On 12-29-04, Neel wrote:
It's pretty straightforward. The board is divided into a grid, and characters can move so many squares each turn. Hand to hand weapons have a reach (usually 1 or 2 squares), and a character can attack other characters within that radius of him. So if your enemy isn't in reach, and you can't move to him, then you can't attack him. Likewise, spells and archery have bigger ranges, and that constrains whether you can try hitting someone with a spell or not.
Also, there are "attacks of opportunity". If you try to move within someone's reach, or try to do something like cast a spell or shoot an arrow within someone's reach, they get a bonus attack called an attack of opportunity. This is the mechanic that D&D uses to let characters block other characters from passing them.
So most of by-the-book D&D play is figuring out how to use terrain and the positioning of your fighters so that enemies can't slip past them and attack your (physically weak but offensively deadly) wizards and archers, while at the same time ensuring that the enemy can't use maneuver to return the favor.
If you do a good job, then your side gets a lot of attack actions against the enemy, and the enemy only gets a few attacks against the characters best-equipped to survive them. The clever thing, from a game design perspective, is that good tactics requires all the players to work together collaboratively.
Also, most of the time when I played D&D, we dropped maneuver, mainly because we weren't interested in thinking that hard. This had the social side-effect that combat became rarer, because it was really not all that interesting to play out -- it was just an exercise in accounting.
On 12-29-04, ben lehman wrote:
Neel -- your point about tactical depth is well taken, but I think that there is another point here...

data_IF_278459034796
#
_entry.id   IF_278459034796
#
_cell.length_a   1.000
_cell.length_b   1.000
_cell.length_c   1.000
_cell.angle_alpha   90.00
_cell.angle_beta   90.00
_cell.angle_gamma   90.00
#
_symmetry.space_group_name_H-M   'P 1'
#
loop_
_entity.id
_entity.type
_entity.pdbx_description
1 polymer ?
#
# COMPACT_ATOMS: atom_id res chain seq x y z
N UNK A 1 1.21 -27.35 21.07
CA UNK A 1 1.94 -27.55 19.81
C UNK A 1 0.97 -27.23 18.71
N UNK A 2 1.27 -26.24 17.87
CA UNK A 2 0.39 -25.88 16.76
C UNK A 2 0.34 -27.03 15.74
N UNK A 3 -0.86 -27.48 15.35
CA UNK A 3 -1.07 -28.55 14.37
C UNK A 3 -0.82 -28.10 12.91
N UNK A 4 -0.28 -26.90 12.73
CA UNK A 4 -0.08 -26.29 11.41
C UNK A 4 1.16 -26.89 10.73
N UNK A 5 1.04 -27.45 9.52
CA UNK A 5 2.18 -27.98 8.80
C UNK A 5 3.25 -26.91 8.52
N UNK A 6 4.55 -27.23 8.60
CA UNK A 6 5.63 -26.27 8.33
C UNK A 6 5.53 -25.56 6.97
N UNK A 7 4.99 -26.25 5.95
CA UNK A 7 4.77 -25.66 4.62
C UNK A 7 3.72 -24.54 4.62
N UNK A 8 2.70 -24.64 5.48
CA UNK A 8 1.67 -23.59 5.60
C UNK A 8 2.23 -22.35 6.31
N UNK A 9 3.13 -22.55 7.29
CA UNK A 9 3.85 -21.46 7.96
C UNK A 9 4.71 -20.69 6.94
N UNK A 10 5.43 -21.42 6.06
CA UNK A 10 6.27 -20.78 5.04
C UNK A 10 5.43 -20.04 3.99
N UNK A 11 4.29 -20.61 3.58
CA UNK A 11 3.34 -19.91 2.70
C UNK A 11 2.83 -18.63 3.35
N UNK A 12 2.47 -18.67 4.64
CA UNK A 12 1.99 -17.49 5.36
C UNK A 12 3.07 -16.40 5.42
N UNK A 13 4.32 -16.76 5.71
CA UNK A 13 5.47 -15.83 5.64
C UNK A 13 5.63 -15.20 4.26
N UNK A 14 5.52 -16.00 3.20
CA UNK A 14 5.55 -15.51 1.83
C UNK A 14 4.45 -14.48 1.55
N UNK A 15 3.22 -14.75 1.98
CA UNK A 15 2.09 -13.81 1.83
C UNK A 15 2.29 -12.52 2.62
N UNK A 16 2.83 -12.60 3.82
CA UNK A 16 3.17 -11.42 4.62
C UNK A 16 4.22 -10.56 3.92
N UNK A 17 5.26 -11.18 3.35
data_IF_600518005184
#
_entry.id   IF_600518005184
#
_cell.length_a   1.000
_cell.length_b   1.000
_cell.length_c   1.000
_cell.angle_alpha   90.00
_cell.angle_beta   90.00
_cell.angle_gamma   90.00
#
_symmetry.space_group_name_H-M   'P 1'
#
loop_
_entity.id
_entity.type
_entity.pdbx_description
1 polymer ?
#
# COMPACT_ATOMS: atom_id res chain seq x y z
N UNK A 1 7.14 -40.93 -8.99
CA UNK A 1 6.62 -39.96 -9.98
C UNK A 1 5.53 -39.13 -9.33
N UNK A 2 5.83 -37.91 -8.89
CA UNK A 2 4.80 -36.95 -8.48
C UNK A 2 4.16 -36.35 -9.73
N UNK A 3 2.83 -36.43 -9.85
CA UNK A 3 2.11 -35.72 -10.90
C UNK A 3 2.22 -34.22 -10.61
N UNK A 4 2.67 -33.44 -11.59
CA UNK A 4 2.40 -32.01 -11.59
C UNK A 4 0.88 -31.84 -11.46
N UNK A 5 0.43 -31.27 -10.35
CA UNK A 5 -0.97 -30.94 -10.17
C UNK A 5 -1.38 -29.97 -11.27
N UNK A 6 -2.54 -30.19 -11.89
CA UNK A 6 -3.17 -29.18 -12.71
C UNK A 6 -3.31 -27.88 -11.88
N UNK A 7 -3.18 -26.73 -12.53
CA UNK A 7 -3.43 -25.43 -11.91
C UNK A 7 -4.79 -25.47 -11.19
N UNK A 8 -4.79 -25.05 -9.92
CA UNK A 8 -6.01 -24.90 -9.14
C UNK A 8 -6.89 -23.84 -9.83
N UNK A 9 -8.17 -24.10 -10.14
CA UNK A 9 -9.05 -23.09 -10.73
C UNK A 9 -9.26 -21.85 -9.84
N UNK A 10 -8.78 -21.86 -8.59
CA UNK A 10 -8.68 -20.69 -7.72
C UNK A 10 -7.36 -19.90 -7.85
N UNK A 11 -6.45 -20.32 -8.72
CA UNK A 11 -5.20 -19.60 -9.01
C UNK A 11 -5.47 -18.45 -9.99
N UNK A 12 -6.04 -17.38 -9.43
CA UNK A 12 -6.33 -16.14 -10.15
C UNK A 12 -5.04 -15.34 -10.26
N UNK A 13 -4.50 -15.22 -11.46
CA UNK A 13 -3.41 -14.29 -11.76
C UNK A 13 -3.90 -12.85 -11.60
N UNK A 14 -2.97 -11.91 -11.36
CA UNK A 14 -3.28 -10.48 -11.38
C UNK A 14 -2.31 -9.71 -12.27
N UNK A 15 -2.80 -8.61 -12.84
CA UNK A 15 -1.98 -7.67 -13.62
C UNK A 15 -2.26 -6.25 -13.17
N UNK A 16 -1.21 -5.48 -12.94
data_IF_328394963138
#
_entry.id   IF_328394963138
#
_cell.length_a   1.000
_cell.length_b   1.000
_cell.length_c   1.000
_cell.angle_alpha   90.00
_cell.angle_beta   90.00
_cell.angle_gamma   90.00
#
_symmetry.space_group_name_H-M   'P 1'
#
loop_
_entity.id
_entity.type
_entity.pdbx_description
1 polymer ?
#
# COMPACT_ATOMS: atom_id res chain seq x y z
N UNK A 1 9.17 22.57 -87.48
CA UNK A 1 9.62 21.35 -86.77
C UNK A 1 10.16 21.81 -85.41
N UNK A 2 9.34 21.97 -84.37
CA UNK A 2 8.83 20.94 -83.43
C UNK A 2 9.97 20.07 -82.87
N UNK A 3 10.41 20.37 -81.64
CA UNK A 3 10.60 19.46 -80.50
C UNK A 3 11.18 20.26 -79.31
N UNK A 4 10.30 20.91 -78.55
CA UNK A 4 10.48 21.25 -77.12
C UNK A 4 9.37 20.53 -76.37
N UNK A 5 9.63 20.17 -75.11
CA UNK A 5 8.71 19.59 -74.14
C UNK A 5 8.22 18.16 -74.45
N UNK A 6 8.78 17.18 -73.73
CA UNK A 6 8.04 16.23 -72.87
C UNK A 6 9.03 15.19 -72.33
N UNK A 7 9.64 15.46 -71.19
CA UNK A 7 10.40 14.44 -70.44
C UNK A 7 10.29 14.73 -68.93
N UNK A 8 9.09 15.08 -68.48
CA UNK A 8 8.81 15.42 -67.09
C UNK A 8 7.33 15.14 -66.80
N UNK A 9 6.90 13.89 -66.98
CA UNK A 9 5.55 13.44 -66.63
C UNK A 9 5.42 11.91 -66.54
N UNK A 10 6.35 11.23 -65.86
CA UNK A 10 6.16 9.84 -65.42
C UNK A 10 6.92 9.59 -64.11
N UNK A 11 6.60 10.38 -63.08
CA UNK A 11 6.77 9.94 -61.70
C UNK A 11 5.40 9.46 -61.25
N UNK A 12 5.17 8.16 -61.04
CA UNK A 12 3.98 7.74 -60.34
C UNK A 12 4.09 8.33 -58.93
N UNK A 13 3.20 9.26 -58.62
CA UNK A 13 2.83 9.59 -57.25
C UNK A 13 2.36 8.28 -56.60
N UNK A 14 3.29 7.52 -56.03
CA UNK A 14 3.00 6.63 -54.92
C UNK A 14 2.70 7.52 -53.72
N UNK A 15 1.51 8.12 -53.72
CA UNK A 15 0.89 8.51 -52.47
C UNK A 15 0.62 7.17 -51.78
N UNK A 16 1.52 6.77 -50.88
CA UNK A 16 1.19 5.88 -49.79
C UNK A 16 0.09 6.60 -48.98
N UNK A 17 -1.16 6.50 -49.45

Tactical interest requires a reasonable expectation of consistency.
Imagine, for a second, a version of D&D where the DM decides how much damage each hit does. No dice. Nothing. Just the GM saying "huh, yeah, that was a 5 damage shot" or whatever.
Is this tactically interesting? It fulfills your two quantities (I think) but not mine (I think).
P.S. Alternatively, it is a good metaphor for non-structure Task Resolution style systems.
On 12-31-04, inky wrote:
I think that consistency is subsumed in the "there are heuristic strategies that perform better than random." Assuming the GM is being arbitrary in assigning damage or (indistinguishably) the GM's method for assigning damage is completely opaque, there's no way to do better than a random strategy would do. If the GM is only partly opaque -- like, bad hits do 1 hp and any other hit does some seemingly-arbitrary amount from 5-20hp, you've got a mildly tactically-interesting deal where it's better to give up a few bad hits in favor of one good hit.
On 12-31-04, Neel wrote:
Dan got it.
Also, there are other ways to use non-structure task resolution. Since it doesn't say how to decide what happens, one convenient thing to do is to simply let the player decide. Here's a fairly typical script:
Player: "Okay, so the gun is some weir d custom job? I want to see if I can figure out who's killing
On 12-31-04, Neel wrote:
Dan got it.
Also, there are other ways to use non-structure task resolution. Since it doesn't say how to decide what happens, one convenient thing to do is to simply put it in the player's hands, so that he or she can cut to what's important. Here's a fairly typical script:
Player: "Okay, so the gun is some weird custom job? I want to trawl my contacts and see if anyone can identify the style of the handiwork."
Me: "Okay, what skills do you have?"
Player: "Um, I've got Guns, and Info/Underworld."
Me: "They both sound good. Pick whichever, and tell me what happpens."
Player: "All right, I'll use Guns, because it's the higher score, and because I don't want to hang out with criminals right now.
Me: "Okay, let me write that down for future reference. It really is a very busy convention, and you find Jorge is in the main dealer's hall. He's doing good business, and even has a few photos of you with his rifle from your Olympic tryouts for advertising. He's overjoyed to see you, and leaves the dealer's stand with his assistant so that the two of you can head out to some nearby coffee shop.